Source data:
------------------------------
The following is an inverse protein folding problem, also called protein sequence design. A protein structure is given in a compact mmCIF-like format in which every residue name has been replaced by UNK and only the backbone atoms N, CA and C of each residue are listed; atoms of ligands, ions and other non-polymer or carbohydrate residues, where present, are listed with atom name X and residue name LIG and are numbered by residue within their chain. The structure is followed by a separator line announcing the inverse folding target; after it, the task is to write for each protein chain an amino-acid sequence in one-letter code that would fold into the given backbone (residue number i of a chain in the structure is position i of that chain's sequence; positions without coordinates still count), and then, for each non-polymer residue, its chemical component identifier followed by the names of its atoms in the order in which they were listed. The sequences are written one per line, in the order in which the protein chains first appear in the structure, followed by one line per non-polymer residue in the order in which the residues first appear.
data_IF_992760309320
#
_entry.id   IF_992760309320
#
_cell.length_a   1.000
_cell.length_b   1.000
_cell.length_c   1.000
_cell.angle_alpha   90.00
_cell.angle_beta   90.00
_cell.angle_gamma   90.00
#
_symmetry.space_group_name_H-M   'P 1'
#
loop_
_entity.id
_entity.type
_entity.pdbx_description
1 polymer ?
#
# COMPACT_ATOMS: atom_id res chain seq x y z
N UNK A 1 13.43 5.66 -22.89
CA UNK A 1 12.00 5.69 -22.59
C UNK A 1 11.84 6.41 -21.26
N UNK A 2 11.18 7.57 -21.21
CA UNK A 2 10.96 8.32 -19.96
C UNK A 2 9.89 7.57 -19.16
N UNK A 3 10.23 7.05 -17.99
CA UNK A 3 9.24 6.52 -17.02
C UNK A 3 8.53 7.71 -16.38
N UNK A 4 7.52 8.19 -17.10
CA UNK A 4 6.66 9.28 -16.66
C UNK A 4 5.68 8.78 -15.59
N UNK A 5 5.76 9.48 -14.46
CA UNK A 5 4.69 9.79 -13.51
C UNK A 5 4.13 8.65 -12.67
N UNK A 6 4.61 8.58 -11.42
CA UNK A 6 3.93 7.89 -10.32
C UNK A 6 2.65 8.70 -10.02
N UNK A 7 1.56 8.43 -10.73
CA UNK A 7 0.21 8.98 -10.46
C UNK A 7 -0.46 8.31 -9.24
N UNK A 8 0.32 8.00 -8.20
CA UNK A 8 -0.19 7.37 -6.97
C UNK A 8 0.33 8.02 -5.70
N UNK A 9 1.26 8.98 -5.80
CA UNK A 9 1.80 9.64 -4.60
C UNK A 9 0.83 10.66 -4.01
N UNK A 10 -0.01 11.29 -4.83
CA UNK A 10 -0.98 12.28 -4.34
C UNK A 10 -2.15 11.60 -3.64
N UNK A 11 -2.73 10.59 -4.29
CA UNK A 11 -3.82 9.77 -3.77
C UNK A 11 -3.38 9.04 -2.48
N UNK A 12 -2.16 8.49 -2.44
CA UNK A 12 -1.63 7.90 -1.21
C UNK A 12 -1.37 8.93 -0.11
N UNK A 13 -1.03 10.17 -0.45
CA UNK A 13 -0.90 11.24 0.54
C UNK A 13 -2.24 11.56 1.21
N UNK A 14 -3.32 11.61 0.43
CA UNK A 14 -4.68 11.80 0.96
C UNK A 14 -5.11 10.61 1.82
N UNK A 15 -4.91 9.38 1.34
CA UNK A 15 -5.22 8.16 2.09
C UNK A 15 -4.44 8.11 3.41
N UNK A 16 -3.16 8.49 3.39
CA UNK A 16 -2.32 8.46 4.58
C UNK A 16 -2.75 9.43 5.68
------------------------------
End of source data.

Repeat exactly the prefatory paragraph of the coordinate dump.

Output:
The following is an inverse protein folding problem, also called protein sequence design. A protein structure is given in a compact mmCIF-like format in which every residue name has been replaced by UNK and only the backbone atoms N, CA and C of each residue are listed; atoms of ligands, ions and other non-polymer or carbohydrate residues, where present, are listed with atom name X and residue name LIG and are numbered by residue within their chain. The structure is followed by a separator line announcing the inverse folding target; after it, the task is to write for each protein chain an amino-acid sequence in one-letter code that would fold into the given backbone (residue number i of a chain in the structure is position i of that chain's sequence; positions without coordinates still count), and then, for each non-polymer residue, its chemical component identifier followed by the names of its atoms in the order in which they were listed. The sequences are written one per line, in the order in which the protein chains first appear in the structure, followed by one line per non-polymer residue in the order in which the residues first appear.